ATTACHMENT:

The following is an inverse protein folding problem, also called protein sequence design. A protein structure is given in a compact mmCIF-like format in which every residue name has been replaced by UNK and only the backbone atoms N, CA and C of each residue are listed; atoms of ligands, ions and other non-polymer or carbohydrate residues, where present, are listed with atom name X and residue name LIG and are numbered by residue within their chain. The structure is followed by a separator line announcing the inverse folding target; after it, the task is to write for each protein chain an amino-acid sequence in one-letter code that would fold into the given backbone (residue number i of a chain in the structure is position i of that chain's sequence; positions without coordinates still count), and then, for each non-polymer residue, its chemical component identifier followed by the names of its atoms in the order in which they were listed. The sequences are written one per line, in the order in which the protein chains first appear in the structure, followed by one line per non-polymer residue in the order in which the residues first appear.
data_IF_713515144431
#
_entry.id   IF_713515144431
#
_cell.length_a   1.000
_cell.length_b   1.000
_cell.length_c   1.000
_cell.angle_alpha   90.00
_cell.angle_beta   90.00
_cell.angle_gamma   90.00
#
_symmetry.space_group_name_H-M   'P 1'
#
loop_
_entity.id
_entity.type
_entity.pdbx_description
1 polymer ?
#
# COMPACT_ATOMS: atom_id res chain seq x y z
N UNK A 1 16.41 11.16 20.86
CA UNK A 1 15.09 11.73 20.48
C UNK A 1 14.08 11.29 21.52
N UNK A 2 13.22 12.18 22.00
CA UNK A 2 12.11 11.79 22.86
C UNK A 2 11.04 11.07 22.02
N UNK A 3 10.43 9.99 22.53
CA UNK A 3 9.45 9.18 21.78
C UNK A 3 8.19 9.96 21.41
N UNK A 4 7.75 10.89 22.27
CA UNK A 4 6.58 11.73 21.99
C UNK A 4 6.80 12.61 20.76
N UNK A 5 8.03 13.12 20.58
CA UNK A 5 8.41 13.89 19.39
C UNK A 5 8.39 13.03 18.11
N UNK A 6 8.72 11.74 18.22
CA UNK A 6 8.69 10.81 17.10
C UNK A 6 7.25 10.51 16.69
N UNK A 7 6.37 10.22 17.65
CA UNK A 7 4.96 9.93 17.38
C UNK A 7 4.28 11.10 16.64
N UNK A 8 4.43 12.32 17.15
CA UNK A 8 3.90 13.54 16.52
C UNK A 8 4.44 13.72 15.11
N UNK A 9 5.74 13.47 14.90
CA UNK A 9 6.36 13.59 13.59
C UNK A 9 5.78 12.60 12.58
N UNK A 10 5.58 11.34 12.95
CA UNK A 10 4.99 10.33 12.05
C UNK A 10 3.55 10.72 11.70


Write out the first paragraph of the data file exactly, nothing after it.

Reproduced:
The following is an inverse protein folding problem, also called protein sequence design. A protein structure is given in a compact mmCIF-like format in which every residue name has been replaced by UNK and only the backbone atoms N, CA and C of each residue are listed; atoms of ligands, ions and other non-polymer or carbohydrate residues, where present, are listed with atom name X and residue name LIG and are numbered by residue within their chain. The structure is followed by a separator line announcing the inverse folding target; after it, the task is to write for each protein chain an amino-acid sequence in one-letter code that would fold into the given backbone (residue number i of a chain in the structure is position i of that chain's sequence; positions without coordinates still count), and then, for each non-polymer residue, its chemical component identifier followed by the names of its atoms in the order in which they were listed. The sequences are written one per line, in the order in which the protein chains first appear in the structure, followed by one line per non-polymer residue in the order in which the residues first appear.